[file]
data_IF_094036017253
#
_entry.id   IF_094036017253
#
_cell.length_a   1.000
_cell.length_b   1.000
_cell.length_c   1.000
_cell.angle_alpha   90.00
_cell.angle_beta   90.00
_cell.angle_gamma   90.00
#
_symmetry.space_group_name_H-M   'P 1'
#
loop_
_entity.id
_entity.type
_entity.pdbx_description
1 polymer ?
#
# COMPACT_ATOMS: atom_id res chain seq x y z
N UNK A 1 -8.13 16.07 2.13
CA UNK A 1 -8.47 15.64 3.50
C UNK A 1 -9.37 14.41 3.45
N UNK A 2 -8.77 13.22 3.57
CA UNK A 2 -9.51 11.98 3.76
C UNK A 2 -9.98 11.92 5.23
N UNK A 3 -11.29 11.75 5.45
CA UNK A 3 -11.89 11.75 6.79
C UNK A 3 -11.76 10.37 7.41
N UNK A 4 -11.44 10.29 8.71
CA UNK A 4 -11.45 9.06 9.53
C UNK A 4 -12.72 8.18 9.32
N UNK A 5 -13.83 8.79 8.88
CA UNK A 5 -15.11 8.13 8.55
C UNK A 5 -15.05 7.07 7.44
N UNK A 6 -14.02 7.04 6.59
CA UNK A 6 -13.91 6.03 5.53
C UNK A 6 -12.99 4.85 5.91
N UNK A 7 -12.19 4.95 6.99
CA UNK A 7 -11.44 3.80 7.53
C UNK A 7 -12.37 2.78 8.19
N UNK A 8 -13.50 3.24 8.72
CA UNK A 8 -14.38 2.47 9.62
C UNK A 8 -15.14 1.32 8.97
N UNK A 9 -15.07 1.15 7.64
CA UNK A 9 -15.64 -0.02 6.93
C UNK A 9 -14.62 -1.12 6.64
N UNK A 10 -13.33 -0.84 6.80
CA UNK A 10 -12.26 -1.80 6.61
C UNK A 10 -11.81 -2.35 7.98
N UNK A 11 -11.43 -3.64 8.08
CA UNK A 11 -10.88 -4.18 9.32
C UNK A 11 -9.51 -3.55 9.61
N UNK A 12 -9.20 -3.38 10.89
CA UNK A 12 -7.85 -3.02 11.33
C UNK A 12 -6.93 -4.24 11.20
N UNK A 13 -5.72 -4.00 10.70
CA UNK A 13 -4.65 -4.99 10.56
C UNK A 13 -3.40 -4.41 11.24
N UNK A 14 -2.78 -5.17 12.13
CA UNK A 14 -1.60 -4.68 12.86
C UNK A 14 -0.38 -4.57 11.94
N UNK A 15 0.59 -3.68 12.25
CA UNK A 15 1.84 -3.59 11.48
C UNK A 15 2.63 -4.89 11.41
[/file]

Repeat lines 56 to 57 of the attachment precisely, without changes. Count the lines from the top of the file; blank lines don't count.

C UNK A 12 -6.93 -4.24 11.20
N UNK A 13 -5.72 -4.00 10.70